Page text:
So, I’m going to go on record and give you the answer RIGHT at the beginning of this blog and say that there is no right or wrong answer as to which set of divination cards, tarot or oracle, are the best to use.
It’s up to you!
There are some people who do not use oracle or tarot cards at all. Instead they use bones, cowrie shells, runes, or playing cards. I just wanted to preface this writing with the note that there is no best or worst tool for divination.
Your First Tarot Deck
I suggest purchasing a deck that has imagery that sticks with you, and learning with that deck for as long as you are comfortable. When you first get your deck, instead of jumping into reading, I suggest just sitting with it or sleeping next to it. If you have some downtime, overhand shuffle or standard shuffle your deck. This is what I call channeling, and it will help attune the deck to your energies.
Another good starting tip is to flip through each card of the deck. Yes, all 78 Major and Minor Arcana cards! This action is to, hopefully, allow you to get familiar with the images. Pick out cards that have imagery, symbols, persons, or animals that speak to you. There may be many, or there may be one or two, and once you’ve found them. Do some research on the cards indicated and see if they have any meaning or connection to current situations that you may be experiencing.
Guidebooks and Research
Most Tarot and oracle decks come with a Guidebook. A guidebook is the author’s interpretation of each card, and often what it means in comparison to the Rider-Waite Tarot deck, as that is the longest and most common tarot deck in use today. Often, for a beginner, it is good to go by both the guidebook provided to give you a gist about what the card can mean in upright or reverse pulls – if you choose to read card reversals, and most importantly, your intuition. There are some tarot readers that do not, and some that find that reading reversed cards and the meanings attached to them to be a bit difficult for newer readers. That is your choice.
Ultimately, this is to get your eye and intuition familiar with cards that may show up during readings for you or another person, should you choose to read for others.
Oracle decks are decks that utilize specific imagery and meaning for divination purposes. Each card in the tarot deck, from The Fool to the Queen of Swords, has a dedicated meaning based on the creation of the Rider-Waite in the 1900s.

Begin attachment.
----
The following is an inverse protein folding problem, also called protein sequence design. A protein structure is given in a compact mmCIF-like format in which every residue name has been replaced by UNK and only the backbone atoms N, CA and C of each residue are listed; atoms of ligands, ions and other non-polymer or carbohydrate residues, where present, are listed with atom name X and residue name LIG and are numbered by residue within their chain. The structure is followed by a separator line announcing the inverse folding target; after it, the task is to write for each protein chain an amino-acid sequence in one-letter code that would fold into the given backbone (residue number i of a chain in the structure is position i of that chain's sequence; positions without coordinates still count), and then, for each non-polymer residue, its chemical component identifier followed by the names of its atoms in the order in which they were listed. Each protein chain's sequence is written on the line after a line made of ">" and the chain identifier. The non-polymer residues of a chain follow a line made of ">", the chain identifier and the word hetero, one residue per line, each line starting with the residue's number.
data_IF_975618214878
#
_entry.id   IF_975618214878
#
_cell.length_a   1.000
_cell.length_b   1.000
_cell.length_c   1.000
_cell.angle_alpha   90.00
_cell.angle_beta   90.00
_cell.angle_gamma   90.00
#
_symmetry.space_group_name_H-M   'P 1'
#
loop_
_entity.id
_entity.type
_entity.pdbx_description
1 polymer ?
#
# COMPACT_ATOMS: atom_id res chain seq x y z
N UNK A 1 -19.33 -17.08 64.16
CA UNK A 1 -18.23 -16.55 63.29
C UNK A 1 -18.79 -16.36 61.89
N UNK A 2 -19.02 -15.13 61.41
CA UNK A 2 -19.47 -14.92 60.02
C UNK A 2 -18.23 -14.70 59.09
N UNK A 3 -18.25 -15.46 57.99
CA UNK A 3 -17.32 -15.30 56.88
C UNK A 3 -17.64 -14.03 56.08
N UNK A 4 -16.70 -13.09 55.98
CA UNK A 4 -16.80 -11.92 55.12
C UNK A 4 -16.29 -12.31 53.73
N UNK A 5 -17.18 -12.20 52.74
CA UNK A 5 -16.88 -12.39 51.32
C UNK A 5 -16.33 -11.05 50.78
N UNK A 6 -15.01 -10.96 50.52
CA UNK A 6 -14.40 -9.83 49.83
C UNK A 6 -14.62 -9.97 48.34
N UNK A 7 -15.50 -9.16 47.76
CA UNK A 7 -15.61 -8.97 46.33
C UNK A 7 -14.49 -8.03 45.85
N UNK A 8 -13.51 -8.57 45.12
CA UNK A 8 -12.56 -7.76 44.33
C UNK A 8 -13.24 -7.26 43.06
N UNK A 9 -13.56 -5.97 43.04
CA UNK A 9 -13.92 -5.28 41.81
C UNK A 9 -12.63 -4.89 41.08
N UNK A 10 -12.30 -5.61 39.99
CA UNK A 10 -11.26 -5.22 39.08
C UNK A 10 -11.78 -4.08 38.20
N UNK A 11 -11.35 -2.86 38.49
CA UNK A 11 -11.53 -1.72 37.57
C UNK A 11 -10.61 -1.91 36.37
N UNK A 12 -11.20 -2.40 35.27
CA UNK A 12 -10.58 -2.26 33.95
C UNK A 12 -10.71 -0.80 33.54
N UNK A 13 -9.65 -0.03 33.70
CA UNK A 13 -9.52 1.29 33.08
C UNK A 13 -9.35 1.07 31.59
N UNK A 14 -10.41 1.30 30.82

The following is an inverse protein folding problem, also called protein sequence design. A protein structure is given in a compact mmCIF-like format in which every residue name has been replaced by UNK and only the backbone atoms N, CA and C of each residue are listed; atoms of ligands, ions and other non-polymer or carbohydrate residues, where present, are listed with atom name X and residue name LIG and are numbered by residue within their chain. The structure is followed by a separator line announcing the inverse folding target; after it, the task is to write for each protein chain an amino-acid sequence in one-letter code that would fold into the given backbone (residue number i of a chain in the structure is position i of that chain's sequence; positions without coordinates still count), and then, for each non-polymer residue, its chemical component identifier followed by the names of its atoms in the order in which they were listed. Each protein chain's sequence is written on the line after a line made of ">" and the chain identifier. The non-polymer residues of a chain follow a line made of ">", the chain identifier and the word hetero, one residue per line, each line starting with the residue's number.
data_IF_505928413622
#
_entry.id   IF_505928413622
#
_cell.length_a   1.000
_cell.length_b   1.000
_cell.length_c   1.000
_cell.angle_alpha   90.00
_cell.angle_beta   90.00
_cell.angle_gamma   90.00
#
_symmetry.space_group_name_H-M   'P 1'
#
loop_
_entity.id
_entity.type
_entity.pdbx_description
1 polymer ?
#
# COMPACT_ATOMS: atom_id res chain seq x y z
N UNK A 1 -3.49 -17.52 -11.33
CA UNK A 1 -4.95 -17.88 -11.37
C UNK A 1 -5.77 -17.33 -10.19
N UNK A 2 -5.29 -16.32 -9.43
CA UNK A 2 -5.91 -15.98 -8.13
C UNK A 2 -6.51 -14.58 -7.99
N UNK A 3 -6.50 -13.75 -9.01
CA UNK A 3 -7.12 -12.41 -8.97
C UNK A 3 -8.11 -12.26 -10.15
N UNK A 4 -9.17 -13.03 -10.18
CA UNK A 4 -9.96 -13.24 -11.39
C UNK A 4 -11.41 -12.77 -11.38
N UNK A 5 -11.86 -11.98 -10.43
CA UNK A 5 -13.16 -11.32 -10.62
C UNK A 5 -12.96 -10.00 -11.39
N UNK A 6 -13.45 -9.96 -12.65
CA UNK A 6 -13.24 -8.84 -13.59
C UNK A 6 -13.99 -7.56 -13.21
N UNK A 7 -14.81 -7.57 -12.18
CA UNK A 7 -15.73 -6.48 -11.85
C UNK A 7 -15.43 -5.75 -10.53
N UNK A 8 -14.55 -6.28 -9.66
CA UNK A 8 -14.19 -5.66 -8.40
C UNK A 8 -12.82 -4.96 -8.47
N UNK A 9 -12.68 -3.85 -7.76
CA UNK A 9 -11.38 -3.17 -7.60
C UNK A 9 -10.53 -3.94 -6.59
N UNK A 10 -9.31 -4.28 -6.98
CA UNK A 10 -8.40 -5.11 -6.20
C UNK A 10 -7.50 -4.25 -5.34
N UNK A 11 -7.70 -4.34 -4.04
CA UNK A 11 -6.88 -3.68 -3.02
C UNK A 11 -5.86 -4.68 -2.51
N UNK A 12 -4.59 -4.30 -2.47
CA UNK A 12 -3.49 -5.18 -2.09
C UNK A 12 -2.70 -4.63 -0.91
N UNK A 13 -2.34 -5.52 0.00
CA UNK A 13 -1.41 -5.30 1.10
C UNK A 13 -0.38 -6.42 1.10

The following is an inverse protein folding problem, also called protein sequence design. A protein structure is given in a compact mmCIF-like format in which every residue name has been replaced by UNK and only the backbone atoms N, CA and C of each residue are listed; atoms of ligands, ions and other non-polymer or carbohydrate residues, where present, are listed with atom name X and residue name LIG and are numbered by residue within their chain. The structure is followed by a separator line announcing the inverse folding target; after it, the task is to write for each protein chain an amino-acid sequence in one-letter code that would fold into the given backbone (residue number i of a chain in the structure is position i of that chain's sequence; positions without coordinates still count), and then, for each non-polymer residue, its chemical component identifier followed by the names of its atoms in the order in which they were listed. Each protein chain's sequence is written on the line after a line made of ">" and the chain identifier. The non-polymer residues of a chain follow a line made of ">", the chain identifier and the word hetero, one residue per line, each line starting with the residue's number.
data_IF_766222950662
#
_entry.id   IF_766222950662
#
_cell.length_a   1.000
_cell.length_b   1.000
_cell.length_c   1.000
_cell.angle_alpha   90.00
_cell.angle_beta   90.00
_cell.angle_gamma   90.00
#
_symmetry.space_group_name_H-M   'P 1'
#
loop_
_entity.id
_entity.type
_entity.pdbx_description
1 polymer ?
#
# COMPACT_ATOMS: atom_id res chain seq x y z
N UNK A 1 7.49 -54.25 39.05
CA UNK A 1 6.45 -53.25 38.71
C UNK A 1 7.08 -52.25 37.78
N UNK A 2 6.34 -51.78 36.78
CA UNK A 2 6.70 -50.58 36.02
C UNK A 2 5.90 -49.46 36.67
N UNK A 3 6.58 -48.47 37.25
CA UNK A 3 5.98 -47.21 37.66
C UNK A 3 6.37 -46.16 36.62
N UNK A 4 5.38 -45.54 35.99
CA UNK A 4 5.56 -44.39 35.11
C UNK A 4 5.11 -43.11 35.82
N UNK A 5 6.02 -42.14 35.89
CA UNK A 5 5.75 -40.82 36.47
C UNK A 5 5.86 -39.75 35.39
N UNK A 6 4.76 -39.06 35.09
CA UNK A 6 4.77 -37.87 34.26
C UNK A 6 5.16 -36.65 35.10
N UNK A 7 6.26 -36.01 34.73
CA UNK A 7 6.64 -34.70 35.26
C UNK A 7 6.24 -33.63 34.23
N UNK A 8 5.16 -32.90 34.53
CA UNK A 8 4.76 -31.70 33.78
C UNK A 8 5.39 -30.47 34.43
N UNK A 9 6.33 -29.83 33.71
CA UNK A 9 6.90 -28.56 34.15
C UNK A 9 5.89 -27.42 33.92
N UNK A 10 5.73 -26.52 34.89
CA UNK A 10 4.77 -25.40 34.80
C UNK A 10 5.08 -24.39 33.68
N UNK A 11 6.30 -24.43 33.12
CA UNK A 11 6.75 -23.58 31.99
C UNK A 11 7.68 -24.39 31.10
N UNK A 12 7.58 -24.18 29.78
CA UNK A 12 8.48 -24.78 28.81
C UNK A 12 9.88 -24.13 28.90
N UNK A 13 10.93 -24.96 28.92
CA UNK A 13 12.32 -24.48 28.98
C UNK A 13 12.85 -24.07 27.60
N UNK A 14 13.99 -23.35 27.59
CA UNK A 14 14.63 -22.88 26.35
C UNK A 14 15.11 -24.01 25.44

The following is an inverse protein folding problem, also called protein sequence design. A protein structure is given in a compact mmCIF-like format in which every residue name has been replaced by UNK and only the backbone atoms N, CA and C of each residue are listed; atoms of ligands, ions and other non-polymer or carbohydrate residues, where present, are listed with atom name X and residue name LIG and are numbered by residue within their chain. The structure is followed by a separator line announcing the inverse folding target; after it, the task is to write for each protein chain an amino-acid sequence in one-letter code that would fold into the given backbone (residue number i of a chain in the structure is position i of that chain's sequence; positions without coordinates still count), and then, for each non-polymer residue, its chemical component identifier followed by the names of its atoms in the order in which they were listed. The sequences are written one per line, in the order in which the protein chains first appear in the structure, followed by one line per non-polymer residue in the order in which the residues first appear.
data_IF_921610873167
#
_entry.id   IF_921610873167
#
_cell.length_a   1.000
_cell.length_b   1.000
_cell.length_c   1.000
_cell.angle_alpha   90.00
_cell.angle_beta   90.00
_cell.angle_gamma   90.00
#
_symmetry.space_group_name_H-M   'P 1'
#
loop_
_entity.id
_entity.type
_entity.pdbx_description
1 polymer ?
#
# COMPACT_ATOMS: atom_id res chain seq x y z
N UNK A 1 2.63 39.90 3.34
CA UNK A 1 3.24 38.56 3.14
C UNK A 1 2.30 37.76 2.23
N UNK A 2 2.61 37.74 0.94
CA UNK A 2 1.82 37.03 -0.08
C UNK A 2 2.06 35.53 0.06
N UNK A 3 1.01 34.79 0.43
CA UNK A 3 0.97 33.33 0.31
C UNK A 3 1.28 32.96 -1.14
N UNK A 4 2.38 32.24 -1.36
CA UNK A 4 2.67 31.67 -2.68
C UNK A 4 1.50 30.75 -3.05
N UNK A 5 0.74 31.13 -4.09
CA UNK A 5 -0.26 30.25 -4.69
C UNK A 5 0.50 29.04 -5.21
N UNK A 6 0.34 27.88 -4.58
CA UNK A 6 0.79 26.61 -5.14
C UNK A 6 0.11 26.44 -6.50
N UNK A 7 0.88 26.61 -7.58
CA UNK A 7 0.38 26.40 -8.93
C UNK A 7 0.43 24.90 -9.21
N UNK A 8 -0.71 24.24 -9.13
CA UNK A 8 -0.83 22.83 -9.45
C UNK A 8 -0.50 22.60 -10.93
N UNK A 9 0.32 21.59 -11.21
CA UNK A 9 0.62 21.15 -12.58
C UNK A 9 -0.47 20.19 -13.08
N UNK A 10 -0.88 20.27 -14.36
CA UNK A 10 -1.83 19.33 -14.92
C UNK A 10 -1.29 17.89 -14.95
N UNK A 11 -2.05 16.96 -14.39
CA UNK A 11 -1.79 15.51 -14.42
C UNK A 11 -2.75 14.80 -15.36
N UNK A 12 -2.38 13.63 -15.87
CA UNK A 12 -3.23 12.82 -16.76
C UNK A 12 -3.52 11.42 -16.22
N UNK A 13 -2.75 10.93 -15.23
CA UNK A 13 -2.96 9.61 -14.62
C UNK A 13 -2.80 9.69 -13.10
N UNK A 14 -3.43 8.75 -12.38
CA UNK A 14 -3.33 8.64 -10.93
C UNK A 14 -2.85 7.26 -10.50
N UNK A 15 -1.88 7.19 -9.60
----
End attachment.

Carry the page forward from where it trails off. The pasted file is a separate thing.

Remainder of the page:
Research states that before the Lenormand deck, which is considered the first oracle deck created in the 1800’s and named after Madame Marie Anne Adelaid Lenormand who was a fortune teller for Empress Josephine Bonaparte – the wife of Napoleon Bonaparte. However, recently, the Burning Serpent deck, published in 1775, has been credited as the oldest iteration of an oracle deck.
How to Read with an Oracle Deck
Oracle decks are, specifically, up to the authors interpretation. You would want use the same care in selecting an oracle deck that you would a tarot deck. However, I would suggest using a little more caution – as the meanings, imagery, and use is up to the author. This is what makes oracle decks so interesting. Each one is individually created by the author with certain intention in mind. Some oracle decks are used to provide positive affirmations. Some decks are used to indicate which chakra you may want to work on, and some can be used to provide song lyrics.
Tarot and Oracle Together
What people can do, commonly, is do a tarot spread and supplement that reading with the oracle deck to solidify the message. Some may choose to do a simple one card reading with the oracle deck and pull one to three cards from the tarot to focus the broader message that an oracle deck can provide. Some people only use tarot and oracle decks singularly, without using them together as a whole.
However you choose to read, or whichever deck you choose to purchase and use, both types of divination tools can provide powerful messages for you and those you’re reading for. All it takes is practice and consistency!